I'll never forget whatsisname. . .

I’m reading, enjoying, and learning a lot from “Inventing Wine: A New History of One of the World’s Oldest Pleasures,” by Paul Lukacs (W.W. Norton, $28.95), a fascinating book. The author essentially re-tells the story of wine from a skeptical point of view rather than the usual romantic angle, adding science and commerce to the mix to provide some new assessments to an old story.
       One such note is ironic: In the Middle Ages, people re-discovered an ancient Roman idea, making wine from dried or semi-dried grapes—the alcohol was higher, which helped preserve the wine, and sweeter, which offset the variable flavors and inevitable spoilage. The wines were highly prized, and in honor of the tradition, they were known as “Romneys.” Surely, the lifelong teetotal recent former Presidential candidate (remember him?) will appreciate that this particular irony didn’t turn up during the campaign. . .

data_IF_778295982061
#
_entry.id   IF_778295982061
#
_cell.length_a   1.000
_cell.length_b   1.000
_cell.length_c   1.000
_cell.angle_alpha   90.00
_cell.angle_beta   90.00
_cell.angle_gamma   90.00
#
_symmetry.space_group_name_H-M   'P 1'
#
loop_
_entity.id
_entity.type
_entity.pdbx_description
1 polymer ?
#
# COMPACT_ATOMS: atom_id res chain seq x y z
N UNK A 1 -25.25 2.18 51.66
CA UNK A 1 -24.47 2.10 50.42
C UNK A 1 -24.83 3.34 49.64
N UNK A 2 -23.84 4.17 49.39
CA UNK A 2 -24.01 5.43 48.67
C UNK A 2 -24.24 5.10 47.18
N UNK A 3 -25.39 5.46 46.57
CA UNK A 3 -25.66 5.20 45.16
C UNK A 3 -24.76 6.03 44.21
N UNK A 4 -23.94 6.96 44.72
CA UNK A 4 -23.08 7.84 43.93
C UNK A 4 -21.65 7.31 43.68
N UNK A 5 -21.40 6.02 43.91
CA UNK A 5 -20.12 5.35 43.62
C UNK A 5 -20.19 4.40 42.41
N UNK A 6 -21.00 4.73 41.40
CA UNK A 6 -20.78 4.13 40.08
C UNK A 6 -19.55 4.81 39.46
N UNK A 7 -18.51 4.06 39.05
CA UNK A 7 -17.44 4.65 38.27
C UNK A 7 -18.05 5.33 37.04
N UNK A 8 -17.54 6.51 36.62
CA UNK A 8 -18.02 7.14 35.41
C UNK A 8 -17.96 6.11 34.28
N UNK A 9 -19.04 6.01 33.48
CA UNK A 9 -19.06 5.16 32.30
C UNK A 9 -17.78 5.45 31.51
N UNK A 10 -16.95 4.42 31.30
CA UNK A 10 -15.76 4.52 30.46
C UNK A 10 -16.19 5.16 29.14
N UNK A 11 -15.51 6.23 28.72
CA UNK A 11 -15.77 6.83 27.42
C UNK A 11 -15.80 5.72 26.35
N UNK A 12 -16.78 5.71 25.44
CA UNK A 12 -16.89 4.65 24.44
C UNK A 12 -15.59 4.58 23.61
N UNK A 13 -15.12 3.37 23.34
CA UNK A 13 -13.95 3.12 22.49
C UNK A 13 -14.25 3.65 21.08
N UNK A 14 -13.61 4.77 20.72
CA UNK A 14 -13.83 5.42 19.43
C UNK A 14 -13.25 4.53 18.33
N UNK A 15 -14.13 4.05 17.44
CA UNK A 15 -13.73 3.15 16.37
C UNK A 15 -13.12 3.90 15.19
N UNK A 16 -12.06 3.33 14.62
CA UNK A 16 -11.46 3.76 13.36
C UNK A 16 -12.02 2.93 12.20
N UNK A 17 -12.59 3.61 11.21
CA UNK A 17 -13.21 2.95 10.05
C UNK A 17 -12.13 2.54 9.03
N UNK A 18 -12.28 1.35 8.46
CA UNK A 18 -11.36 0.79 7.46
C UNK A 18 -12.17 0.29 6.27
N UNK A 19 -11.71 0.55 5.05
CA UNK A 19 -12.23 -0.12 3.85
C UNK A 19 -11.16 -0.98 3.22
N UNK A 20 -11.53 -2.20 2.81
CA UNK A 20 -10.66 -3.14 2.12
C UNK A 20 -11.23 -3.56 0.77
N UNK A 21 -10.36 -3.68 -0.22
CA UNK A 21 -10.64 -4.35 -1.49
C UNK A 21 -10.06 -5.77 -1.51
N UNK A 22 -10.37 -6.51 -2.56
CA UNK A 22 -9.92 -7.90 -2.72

Being perfectly Frank

Cleaning out some old files, I came across an article I wrote a bit more than a decade ago, which included some remarks from my old friend Frank Prial, the distinguished columnist for The New York Times who died last year. What he said is still relevant:
          "Class and price have come to mean the same thing, unfortunately, and too often we see people afraid not to spend a lot of money on ‘fine wine.’ In many cases, price and availability are the defining elements of ‘quality.’ . . . ‘World-class,’ if we must use the term, should apply to all categories at all levels—a good $10 bottle that’s the best in its class is world-class to me.’”
copyright 2010-2015 by Brian St. Pierre